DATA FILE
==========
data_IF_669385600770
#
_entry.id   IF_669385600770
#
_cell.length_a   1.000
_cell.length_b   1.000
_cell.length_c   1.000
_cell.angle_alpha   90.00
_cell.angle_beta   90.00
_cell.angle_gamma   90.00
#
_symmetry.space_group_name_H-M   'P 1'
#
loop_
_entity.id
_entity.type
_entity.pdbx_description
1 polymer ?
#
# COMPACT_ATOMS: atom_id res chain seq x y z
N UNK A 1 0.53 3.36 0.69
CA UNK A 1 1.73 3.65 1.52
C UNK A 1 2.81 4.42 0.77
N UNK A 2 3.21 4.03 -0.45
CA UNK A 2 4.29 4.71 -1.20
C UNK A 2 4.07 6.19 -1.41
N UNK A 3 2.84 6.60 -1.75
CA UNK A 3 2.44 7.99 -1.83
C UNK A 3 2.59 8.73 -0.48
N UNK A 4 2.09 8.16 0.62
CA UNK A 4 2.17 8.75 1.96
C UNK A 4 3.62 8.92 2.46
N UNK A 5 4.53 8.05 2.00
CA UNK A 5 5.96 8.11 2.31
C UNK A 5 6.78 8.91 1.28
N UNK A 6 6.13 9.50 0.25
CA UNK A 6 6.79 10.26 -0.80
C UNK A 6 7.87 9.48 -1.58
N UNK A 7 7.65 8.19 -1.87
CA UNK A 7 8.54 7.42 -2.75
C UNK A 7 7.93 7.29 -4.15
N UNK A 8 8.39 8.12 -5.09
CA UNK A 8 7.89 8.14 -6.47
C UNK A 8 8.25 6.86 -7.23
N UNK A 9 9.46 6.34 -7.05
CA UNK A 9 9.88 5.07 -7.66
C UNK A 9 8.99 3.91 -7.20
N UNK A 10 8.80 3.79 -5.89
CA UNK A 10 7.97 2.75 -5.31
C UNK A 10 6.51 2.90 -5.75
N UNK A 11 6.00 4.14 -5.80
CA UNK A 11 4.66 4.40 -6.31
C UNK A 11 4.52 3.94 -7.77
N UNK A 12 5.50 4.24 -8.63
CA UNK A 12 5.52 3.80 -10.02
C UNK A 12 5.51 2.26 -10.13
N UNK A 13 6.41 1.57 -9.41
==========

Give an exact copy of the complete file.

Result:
data_IF_669385600770
#
_entry.id   IF_669385600770
#
_cell.length_a   1.000
_cell.length_b   1.000
_cell.length_c   1.000
_cell.angle_alpha   90.00
_cell.angle_beta   90.00
_cell.angle_gamma   90.00
#
_symmetry.space_group_name_H-M   'P 1'
#
loop_
_entity.id
_entity.type
_entity.pdbx_description
1 polymer ?
#
# COMPACT_ATOMS: atom_id res chain seq x y z
N UNK A 1 0.53 3.36 0.69
CA UNK A 1 1.73 3.65 1.52
C UNK A 1 2.81 4.42 0.77
N UNK A 2 3.21 4.03 -0.45
CA UNK A 2 4.29 4.71 -1.20
C UNK A 2 4.07 6.19 -1.41
N UNK A 3 2.84 6.60 -1.75
CA UNK A 3 2.44 7.99 -1.83
C UNK A 3 2.59 8.73 -0.48
N UNK A 4 2.09 8.16 0.62
CA UNK A 4 2.17 8.75 1.96
C UNK A 4 3.62 8.92 2.46
N UNK A 5 4.53 8.05 2.00
CA UNK A 5 5.96 8.11 2.31
C UNK A 5 6.78 8.91 1.28
N UNK A 6 6.13 9.50 0.25
CA UNK A 6 6.79 10.26 -0.80
C UNK A 6 7.87 9.48 -1.58
N UNK A 7 7.65 8.19 -1.87
CA UNK A 7 8.54 7.42 -2.75
C UNK A 7 7.93 7.29 -4.15
N UNK A 8 8.39 8.12 -5.09
CA UNK A 8 7.89 8.14 -6.47
C UNK A 8 8.25 6.86 -7.23
N UNK A 9 9.46 6.34 -7.05
CA UNK A 9 9.88 5.07 -7.66
C UNK A 9 8.99 3.91 -7.20
N UNK A 10 8.80 3.79 -5.89
CA UNK A 10 7.97 2.75 -5.31
C UNK A 10 6.51 2.90 -5.75
N UNK A 11 6.00 4.14 -5.80
CA UNK A 11 4.66 4.40 -6.31
C UNK A 11 4.52 3.94 -7.77
N UNK A 12 5.50 4.24 -8.63
CA UNK A 12 5.52 3.80 -10.02
C UNK A 12 5.51 2.26 -10.13
N UNK A 13 6.41 1.57 -9.41